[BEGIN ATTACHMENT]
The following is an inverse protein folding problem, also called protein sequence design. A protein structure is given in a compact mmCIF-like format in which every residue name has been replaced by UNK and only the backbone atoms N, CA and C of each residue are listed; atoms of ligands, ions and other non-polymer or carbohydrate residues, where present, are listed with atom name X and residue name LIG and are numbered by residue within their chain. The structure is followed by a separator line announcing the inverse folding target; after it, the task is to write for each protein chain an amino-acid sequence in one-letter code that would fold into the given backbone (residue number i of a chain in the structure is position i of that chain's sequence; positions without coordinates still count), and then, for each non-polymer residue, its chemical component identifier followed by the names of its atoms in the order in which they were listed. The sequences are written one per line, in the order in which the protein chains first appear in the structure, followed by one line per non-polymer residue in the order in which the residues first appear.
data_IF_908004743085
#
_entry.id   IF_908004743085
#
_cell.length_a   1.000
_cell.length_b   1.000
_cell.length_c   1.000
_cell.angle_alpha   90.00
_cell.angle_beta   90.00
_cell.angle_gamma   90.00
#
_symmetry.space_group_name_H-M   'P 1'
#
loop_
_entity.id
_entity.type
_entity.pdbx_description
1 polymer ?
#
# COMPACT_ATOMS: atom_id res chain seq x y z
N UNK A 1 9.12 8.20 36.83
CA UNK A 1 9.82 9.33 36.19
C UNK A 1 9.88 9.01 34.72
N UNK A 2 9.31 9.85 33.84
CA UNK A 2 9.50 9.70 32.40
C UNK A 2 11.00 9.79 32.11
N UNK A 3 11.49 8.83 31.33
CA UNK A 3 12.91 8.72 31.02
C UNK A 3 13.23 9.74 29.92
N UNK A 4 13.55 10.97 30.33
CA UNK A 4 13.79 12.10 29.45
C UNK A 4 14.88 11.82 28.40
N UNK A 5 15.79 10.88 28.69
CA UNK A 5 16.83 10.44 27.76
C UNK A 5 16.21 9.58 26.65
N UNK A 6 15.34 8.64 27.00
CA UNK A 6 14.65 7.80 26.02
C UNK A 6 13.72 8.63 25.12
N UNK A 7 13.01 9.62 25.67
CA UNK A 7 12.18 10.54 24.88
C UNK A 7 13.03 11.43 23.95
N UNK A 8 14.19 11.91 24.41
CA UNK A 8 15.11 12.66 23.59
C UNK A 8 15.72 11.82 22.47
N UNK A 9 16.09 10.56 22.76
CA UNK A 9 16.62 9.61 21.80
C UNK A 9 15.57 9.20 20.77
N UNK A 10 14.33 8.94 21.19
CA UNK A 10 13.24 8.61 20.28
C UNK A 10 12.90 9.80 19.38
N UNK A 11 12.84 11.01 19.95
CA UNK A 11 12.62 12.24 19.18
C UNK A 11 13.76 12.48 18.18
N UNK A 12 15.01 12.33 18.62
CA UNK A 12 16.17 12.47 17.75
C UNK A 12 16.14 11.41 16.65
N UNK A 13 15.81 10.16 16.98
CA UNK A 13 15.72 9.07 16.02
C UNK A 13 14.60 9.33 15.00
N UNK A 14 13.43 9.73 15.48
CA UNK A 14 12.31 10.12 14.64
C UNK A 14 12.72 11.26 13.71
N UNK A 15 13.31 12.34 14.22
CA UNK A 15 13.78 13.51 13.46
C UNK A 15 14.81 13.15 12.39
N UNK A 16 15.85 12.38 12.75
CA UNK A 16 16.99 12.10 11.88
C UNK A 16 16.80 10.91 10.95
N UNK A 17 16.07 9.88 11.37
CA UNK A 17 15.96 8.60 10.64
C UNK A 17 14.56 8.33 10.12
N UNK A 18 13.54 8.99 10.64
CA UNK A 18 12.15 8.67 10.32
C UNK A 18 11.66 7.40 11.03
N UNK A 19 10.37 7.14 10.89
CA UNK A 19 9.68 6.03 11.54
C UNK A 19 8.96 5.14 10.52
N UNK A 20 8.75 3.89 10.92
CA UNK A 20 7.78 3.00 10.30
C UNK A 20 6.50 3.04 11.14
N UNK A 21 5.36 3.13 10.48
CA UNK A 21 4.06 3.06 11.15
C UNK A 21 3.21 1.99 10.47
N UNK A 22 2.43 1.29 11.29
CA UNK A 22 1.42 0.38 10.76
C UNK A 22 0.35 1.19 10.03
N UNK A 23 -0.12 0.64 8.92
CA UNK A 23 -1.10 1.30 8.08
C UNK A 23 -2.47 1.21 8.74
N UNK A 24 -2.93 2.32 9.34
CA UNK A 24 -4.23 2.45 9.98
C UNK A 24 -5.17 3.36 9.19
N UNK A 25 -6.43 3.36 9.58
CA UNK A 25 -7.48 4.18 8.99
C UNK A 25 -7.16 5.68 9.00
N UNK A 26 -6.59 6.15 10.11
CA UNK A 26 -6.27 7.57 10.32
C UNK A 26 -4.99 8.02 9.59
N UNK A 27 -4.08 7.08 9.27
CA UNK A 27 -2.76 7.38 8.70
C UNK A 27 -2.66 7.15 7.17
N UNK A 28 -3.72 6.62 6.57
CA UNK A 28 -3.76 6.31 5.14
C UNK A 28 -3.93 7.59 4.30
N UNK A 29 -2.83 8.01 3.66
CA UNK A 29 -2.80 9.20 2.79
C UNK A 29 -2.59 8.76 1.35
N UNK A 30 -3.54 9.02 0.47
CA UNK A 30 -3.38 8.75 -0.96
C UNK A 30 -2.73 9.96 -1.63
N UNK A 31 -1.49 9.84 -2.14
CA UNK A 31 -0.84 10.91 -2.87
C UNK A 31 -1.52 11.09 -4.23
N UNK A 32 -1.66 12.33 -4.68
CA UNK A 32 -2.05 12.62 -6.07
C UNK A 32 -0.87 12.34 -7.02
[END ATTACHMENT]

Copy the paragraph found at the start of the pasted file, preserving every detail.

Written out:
The following is an inverse protein folding problem, also called protein sequence design. A protein structure is given in a compact mmCIF-like format in which every residue name has been replaced by UNK and only the backbone atoms N, CA and C of each residue are listed; atoms of ligands, ions and other non-polymer or carbohydrate residues, where present, are listed with atom name X and residue name LIG and are numbered by residue within their chain. The structure is followed by a separator line announcing the inverse folding target; after it, the task is to write for each protein chain an amino-acid sequence in one-letter code that would fold into the given backbone (residue number i of a chain in the structure is position i of that chain's sequence; positions without coordinates still count), and then, for each non-polymer residue, its chemical component identifier followed by the names of its atoms in the order in which they were listed. The sequences are written one per line, in the order in which the protein chains first appear in the structure, followed by one line per non-polymer residue in the order in which the residues first appear.